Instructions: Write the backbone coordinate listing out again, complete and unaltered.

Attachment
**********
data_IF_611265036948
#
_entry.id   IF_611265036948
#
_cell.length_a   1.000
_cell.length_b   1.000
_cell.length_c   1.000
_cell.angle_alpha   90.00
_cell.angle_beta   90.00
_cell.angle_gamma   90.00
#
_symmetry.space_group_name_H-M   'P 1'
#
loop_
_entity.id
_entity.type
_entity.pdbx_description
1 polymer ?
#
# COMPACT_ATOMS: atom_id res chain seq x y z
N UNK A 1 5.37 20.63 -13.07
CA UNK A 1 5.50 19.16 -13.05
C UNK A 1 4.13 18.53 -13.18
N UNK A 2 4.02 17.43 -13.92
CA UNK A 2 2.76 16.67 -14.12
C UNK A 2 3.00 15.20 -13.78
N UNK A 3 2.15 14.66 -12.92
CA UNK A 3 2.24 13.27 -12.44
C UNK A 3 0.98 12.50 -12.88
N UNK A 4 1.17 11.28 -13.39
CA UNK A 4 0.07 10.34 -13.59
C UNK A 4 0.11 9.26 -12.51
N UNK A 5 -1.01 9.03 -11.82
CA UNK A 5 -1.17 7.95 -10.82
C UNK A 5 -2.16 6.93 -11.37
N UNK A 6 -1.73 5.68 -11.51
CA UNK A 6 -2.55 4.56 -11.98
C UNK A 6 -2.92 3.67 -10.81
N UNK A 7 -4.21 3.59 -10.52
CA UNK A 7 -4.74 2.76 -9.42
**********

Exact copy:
data_IF_611265036948
#
_entry.id   IF_611265036948
#
_cell.length_a   1.000
_cell.length_b   1.000
_cell.length_c   1.000
_cell.angle_alpha   90.00
_cell.angle_beta   90.00
_cell.angle_gamma   90.00
#
_symmetry.space_group_name_H-M   'P 1'
#
loop_
_entity.id
_entity.type
_entity.pdbx_description
1 polymer ?
#
# COMPACT_ATOMS: atom_id res chain seq x y z
N UNK A 1 5.37 20.63 -13.07
CA UNK A 1 5.50 19.16 -13.05
C UNK A 1 4.13 18.53 -13.18
N UNK A 2 4.02 17.43 -13.92
CA UNK A 2 2.76 16.67 -14.12
C UNK A 2 3.00 15.20 -13.78
N UNK A 3 2.15 14.66 -12.92
CA UNK A 3 2.24 13.27 -12.44
C UNK A 3 0.98 12.50 -12.88
N UNK A 4 1.17 11.28 -13.39
CA UNK A 4 0.07 10.34 -13.59
C UNK A 4 0.11 9.26 -12.51
N UNK A 5 -1.01 9.03 -11.82
CA UNK A 5 -1.17 7.95 -10.82
C UNK A 5 -2.16 6.93 -11.37
N UNK A 6 -1.73 5.68 -11.51
CA UNK A 6 -2.55 4.56 -11.98
C UNK A 6 -2.92 3.67 -10.81
N UNK A 7 -4.21 3.59 -10.52
CA UNK A 7 -4.74 2.76 -9.42